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5 months ago
What are the criticisms of Rawl's theory of justice?
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Business and Its Environment
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One form of criticism centers on whether all individuals in the original position would choose the same principles and, if so, whether they would choose Rawls's principles rather than some other principles. For example, if the first principle is to take precedence over the second, then the most extensive basic liberty compatible with similar liberty for others could be viewed as implying the neoclassical liberalism principle of a minimal role for government. Rawls, however, concludes that the role of government is extensive.
Another criticism centers on Rawls's conclusion that in the original position, once liberties and equal opportunity have been assured, society would choose institutions that provide the maximum benefit to the least advantaged. Some critics have argued that this principle would not be chosen in the original position because the chance of any one person being the least disadvantaged is minuscule.
Harsanyi (1}  argues that in the original position people would choose a principle corresponding to average rule utilitarianism, since that maximizes the expected well-being of each person when in the original position. Rawls's use of primary goods as a means of assessing the advantages of individuals is also subject to the same criticisms as is interpersonal comparisons of utility.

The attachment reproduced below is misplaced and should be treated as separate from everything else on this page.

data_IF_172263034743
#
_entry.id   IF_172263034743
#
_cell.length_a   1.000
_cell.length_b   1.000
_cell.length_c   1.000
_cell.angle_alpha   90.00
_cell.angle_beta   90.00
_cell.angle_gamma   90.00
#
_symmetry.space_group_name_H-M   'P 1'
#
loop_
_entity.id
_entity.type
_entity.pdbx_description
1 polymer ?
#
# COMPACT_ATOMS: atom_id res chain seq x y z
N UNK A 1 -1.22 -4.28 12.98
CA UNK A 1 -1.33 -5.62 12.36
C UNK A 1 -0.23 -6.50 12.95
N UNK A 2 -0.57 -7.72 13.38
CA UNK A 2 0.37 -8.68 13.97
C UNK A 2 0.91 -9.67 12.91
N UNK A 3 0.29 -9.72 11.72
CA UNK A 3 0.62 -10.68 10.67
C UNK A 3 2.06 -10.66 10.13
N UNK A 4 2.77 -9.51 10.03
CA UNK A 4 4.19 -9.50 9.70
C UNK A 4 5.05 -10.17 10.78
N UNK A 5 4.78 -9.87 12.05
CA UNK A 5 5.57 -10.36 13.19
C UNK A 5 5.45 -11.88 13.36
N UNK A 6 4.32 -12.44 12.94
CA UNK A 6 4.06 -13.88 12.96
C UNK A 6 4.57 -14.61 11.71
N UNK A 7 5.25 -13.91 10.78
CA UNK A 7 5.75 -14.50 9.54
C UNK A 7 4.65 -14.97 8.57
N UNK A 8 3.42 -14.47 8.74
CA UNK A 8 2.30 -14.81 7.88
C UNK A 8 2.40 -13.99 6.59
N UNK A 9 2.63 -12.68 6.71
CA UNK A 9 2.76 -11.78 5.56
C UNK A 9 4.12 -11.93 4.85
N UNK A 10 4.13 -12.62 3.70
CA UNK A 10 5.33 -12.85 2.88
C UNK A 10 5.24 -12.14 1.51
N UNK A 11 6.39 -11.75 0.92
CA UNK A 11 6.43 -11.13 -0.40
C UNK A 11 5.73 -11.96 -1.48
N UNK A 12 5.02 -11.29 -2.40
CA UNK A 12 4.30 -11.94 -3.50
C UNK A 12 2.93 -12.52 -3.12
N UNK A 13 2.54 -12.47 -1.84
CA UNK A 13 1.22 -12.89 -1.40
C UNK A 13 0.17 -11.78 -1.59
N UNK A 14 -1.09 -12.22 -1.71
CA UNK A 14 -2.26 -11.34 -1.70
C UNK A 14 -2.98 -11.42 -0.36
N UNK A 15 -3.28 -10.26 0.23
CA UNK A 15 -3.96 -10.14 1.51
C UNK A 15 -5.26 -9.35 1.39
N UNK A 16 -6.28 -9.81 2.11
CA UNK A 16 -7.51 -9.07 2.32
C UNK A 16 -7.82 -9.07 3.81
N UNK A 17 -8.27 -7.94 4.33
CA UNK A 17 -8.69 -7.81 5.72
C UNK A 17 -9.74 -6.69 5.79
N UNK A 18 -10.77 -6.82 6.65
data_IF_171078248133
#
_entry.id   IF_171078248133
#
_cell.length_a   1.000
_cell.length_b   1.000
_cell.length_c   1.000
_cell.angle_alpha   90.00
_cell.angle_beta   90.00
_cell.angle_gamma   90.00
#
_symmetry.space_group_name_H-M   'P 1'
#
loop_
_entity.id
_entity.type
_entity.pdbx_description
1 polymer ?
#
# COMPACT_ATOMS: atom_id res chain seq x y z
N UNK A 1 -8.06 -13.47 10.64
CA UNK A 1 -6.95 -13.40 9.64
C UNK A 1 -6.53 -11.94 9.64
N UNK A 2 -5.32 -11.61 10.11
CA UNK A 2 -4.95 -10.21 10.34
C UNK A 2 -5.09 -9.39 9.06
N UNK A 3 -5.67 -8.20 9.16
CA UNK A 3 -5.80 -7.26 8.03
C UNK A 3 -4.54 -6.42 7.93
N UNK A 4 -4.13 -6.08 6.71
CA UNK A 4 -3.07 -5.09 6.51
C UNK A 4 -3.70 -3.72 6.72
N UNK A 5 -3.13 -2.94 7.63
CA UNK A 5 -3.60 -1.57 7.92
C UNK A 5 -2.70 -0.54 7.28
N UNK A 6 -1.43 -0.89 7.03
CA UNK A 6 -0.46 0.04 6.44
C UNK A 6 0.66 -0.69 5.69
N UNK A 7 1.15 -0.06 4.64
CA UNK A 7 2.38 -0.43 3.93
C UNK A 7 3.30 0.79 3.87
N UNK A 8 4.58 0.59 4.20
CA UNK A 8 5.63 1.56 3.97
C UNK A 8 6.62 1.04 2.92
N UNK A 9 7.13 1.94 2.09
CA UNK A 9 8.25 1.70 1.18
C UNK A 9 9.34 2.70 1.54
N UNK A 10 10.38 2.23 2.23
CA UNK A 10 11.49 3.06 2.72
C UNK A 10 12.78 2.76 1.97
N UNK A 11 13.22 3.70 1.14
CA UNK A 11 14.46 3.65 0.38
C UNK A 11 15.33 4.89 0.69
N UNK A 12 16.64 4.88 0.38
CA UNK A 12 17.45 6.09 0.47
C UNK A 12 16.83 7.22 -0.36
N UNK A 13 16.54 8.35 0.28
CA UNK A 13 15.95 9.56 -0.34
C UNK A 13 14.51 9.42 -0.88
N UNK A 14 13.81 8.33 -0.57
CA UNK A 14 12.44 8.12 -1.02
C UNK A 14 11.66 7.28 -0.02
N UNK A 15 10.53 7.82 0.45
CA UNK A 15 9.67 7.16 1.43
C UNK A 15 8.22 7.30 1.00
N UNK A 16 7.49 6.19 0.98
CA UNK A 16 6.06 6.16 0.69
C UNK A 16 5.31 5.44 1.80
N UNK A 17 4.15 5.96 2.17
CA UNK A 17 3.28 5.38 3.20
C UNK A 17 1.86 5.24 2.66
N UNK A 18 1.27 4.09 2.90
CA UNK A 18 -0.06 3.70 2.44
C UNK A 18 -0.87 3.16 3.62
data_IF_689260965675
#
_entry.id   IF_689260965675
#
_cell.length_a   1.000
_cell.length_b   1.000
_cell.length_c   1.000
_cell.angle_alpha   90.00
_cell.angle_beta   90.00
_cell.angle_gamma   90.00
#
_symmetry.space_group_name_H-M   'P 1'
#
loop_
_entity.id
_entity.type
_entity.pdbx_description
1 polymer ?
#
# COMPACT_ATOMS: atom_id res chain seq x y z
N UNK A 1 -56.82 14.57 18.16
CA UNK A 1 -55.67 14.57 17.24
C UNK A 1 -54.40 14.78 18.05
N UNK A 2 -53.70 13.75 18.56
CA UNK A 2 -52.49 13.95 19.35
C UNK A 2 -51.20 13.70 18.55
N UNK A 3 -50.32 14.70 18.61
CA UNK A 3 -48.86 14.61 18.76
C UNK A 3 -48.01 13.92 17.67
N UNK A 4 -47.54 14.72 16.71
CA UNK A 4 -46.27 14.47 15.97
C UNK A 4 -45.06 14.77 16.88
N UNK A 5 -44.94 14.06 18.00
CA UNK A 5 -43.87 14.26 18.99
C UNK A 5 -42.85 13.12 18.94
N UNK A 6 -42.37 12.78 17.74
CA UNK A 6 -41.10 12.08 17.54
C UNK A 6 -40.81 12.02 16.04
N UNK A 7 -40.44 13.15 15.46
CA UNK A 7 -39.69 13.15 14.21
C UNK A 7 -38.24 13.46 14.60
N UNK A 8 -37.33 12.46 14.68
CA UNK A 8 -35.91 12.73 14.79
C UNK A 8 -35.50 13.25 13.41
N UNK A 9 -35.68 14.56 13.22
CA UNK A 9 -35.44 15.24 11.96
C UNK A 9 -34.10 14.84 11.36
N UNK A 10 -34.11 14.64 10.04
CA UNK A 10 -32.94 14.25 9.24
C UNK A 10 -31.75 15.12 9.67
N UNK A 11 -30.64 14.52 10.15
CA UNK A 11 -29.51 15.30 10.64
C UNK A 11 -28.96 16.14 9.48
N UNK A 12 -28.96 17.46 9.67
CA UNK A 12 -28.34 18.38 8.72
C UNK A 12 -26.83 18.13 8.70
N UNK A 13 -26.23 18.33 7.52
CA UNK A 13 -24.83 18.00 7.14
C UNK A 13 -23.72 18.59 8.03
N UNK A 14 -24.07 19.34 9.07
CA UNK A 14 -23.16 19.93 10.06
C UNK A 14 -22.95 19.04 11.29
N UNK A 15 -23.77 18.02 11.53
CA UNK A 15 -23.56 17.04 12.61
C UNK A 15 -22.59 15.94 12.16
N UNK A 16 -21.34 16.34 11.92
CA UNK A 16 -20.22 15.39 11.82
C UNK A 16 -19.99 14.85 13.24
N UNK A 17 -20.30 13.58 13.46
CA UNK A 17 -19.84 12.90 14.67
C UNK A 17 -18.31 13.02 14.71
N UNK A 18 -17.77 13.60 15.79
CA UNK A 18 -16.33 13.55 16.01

As with utilitarianism and rights theories, a conceptual and applied difficulty in justice theories pertains to how duty is to be assigned. The issues pertaining to basic liberties are similar to those previously addressed in the analysis of Kant's system.
Nozick (1}  argues that any response to the least advantaged should rest with the free choice of individuals who may, if they so choose, contribute to the well-being of others. Private charity is one reflection of this principle.
Nozick also observes that Rawls's theory pertains to a time slice in which the allocation of rewards and burdens of society must necessarily be judged by end results and independently of history. That is, to apply the difference principle, the positions of people must be evaluated at a point in time, and Rawls does not inquire into how people came to be in those positions. Nozick argues that how individuals arrived at their current positions is important from a moral perspective.
Nozick also argues that Rawls's system of justice is necessarily patterned according to characteristics of individuals or their situations, as required in the application of the difference principle. Whatever form of patterning is used, Nozick argues, must interfere with basic liberties.
This, he argues, means that no action can satisfy both Rawls's equal liberty principle and the difference principle.
Although Rawls's theory has been criticized on a variety of dimensions, it remains an important philosophical work and provides a useful framework for reasoning about managerial problems. His theory brings together several considerations, including liberties, opportunities, and well-being, that ethical intuitions recognize as important. It also provides a degree of prioritization that can be used in resolving conflicts.
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